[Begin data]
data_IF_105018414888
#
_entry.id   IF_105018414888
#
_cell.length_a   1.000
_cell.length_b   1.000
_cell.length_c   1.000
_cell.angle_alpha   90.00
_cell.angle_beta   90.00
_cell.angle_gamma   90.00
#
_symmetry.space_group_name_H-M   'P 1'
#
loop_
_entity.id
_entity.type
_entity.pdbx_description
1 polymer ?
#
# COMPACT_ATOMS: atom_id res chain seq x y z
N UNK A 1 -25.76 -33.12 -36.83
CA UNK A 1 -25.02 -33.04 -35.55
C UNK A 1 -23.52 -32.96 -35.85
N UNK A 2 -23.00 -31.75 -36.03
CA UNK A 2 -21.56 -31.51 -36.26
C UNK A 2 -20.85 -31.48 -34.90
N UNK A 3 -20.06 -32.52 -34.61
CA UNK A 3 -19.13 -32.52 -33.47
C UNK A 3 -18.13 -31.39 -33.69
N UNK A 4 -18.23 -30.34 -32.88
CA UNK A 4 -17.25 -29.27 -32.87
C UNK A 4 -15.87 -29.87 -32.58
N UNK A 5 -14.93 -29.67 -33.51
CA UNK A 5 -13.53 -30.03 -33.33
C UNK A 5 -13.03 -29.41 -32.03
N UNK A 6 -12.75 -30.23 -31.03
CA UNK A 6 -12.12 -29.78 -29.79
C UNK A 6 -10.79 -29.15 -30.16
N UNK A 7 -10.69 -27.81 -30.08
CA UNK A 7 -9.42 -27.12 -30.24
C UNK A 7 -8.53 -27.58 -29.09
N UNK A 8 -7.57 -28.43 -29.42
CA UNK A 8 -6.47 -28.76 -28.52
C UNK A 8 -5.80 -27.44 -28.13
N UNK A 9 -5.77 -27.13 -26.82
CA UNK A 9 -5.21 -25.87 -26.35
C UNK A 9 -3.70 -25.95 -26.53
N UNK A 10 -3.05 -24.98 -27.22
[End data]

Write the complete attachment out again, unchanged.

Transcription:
data_IF_105018414888
#
_entry.id   IF_105018414888
#
_cell.length_a   1.000
_cell.length_b   1.000
_cell.length_c   1.000
_cell.angle_alpha   90.00
_cell.angle_beta   90.00
_cell.angle_gamma   90.00
#
_symmetry.space_group_name_H-M   'P 1'
#
loop_
_entity.id
_entity.type
_entity.pdbx_description
1 polymer ?
#
# COMPACT_ATOMS: atom_id res chain seq x y z
N UNK A 1 -25.76 -33.12 -36.83
CA UNK A 1 -25.02 -33.04 -35.55
C UNK A 1 -23.52 -32.96 -35.85
N UNK A 2 -23.00 -31.75 -36.03
CA UNK A 2 -21.56 -31.51 -36.26
C UNK A 2 -20.85 -31.48 -34.90
N UNK A 3 -20.06 -32.52 -34.61
CA UNK A 3 -19.13 -32.52 -33.47
C UNK A 3 -18.13 -31.39 -33.69
N UNK A 4 -18.23 -30.34 -32.88
CA UNK A 4 -17.25 -29.27 -32.87
C UNK A 4 -15.87 -29.87 -32.58
N UNK A 5 -14.93 -29.67 -33.51
CA UNK A 5 -13.53 -30.03 -33.33
C UNK A 5 -13.03 -29.41 -32.03
N UNK A 6 -12.75 -30.23 -31.03
CA UNK A 6 -12.12 -29.78 -29.79
C UNK A 6 -10.79 -29.15 -30.16
N UNK A 7 -10.69 -27.81 -30.08
CA UNK A 7 -9.42 -27.12 -30.24
C UNK A 7 -8.53 -27.58 -29.09
N UNK A 8 -7.57 -28.43 -29.42
CA UNK A 8 -6.47 -28.76 -28.52
C UNK A 8 -5.80 -27.44 -28.13
N UNK A 9 -5.77 -27.13 -26.82
CA UNK A 9 -5.21 -25.87 -26.35
C UNK A 9 -3.70 -25.95 -26.53
N UNK A 10 -3.05 -24.98 -27.22